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dating back to 1994

In 1981, Susan Axelrod was a young mother tending to her seven-month-old baby, A doted-on firstborn. The baby, Lauren, was healthy and bouncy—and then one day she developed a cold. The next day, Lauren had a seizure, and another and another. The epileptic seizures, which continued for 18 years, caused significant developmental delays, and no cause has ever been identified. The lives of the Axelrod family changed forever.

Julius Caesar is said to have been afflicted with epilepsy, yet more than 2,000 years later, the disease remains in large part a mystery. Today more than 3 million Americans suffer from the seizure disorder, which has been called the neglected stepchild of neurological diseases. It causes 50,000 deaths a year in the United States—about the same as breast cancer. For decades, medical research has been dedicated to developing anticonvulsant drugs to control epilepsy rather than to finding a cure, but the drugs can cause serious side effects in some patients while giving others no relief. “Eventually, I realized that the parents and the patients are the ones who have to make some noise,” says Axelrod, whose husband, David—Lauren’s father—is a senior Obama adviser.

In what she calls “a burst of passion,” Axelrod and several other parents—all frustrated by their inability to protect their children from the devastation of seizures and the side effects of medicines—sat around her kitchen table and formed a foundation. “I said, ‘Let’s name it after what we really want,’” she remembers, and so, in 1998, CURE—Citizens United for Research in Epilepsy—was formed. Its mission: to raise funds for medical research and to increase awareness of epilepsy’s prevalence and impact.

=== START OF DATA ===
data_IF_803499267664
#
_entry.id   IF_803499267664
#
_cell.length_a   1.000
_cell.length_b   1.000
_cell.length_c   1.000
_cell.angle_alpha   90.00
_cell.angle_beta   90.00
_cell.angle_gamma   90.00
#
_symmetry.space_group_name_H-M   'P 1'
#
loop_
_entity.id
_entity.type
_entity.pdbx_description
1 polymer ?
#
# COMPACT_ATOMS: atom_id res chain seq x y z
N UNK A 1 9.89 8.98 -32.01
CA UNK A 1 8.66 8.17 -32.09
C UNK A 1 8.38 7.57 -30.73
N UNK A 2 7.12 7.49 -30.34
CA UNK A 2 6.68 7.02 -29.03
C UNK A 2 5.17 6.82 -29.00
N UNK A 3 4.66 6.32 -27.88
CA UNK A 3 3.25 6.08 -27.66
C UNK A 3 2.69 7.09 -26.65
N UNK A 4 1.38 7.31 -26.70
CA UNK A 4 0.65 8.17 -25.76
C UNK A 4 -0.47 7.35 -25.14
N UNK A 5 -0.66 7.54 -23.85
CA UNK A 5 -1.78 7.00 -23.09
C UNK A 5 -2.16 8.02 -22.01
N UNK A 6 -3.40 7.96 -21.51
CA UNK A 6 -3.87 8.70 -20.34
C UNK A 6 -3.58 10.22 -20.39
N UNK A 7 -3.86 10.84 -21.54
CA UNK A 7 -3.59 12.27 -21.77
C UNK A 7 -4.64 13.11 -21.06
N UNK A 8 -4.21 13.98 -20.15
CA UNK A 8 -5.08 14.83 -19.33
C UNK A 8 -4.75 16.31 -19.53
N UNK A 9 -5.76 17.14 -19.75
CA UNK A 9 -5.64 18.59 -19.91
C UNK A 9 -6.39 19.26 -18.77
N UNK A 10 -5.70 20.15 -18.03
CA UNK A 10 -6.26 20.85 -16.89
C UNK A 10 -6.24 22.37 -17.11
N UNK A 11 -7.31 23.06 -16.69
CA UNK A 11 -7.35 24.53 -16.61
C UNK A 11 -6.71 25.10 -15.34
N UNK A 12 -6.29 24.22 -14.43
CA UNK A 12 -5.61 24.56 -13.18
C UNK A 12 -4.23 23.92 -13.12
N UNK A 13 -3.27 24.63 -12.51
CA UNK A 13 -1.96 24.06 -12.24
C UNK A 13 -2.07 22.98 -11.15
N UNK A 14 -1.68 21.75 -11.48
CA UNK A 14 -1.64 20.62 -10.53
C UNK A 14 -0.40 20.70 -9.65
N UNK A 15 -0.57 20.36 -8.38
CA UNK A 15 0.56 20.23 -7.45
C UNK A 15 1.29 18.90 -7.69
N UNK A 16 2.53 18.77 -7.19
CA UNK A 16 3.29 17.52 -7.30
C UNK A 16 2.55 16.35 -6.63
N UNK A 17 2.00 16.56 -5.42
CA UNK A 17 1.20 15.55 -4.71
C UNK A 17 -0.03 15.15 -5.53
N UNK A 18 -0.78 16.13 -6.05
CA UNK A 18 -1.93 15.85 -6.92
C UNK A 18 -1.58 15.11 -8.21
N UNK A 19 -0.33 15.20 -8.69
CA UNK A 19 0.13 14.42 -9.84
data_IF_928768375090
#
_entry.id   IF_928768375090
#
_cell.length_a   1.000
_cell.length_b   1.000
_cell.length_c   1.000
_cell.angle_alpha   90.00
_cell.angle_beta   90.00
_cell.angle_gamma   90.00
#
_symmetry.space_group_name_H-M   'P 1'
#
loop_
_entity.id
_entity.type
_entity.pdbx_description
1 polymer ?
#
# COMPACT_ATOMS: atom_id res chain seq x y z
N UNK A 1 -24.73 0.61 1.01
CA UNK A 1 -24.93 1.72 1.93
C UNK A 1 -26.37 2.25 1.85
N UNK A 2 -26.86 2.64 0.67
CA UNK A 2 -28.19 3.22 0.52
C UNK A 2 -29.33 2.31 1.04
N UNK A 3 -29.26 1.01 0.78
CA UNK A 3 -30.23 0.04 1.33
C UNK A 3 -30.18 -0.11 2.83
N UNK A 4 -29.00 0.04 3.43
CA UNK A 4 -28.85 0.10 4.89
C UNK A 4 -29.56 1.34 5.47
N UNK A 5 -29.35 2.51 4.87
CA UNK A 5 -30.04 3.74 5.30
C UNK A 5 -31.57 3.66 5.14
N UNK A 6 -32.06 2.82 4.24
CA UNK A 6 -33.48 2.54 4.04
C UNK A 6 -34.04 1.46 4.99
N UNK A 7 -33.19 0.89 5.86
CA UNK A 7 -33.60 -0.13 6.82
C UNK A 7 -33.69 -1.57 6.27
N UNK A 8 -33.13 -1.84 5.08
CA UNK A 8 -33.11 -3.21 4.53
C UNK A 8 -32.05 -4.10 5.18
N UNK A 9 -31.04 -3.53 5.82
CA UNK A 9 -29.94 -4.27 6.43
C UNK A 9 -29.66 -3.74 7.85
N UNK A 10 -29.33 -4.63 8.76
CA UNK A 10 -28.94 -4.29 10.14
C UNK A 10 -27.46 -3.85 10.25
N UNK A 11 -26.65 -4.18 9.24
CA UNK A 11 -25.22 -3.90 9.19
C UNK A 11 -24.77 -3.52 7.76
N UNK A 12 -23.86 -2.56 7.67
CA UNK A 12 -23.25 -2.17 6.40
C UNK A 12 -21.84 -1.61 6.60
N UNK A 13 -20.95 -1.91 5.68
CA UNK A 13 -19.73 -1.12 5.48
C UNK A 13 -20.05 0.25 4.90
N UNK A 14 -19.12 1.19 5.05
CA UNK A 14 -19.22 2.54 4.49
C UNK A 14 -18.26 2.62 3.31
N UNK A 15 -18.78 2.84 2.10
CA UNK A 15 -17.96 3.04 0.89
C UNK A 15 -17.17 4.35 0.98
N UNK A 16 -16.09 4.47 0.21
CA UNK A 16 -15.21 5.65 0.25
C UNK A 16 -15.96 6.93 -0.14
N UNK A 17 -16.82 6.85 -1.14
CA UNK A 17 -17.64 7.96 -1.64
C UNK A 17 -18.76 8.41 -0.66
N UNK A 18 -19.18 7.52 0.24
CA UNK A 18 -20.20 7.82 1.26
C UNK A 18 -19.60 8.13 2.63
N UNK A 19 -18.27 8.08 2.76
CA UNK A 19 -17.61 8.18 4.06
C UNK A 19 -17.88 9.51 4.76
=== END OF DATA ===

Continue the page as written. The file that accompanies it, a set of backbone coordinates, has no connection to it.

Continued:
“Every advocacy group is looking for a cure for something,” says Axelrod, 57, who is the nonsalaried chairwoman of CURE’s board, “but it was incredible to me that basic questions—Why do seizures start? What happens to the brain in between seizures?—weren’t being raised as valid research topics.” Much of that has changed thanks to CURE, which has grown into a national organization now headquartered in Chicago’s River North neighborhood. In 2000, CURE, together with the National Institutes of Health, cohosted a conference dedicated to finding a cure for epilepsy. “Five hundred scientists came who had never thought about a cure for, rather than management of, the illness,” says Axelrod. “It completely changed the whole paradigm.”

Since then, CURE has helped increase federal funding for epilepsy research from $68 million to more than $100 million annually. It has also raised more than $15 million in private donations for seed money for grants to both young and established researchers. To date, CURE has funded more than 100 cutting-edge projects.

Lauren Axelrod, now 29, has been on medicine that has kept her seizure free for the past ten years, and her parents see her beginning to regain some lost ground. She lives in a residential home for adults with developmental disabilities. “It’s a long, hard road for anyone with epilepsy,” says Axelrod, “but we want to help people and their families. All this attention for epilepsy is long overdue—but certainly heartwarming.”

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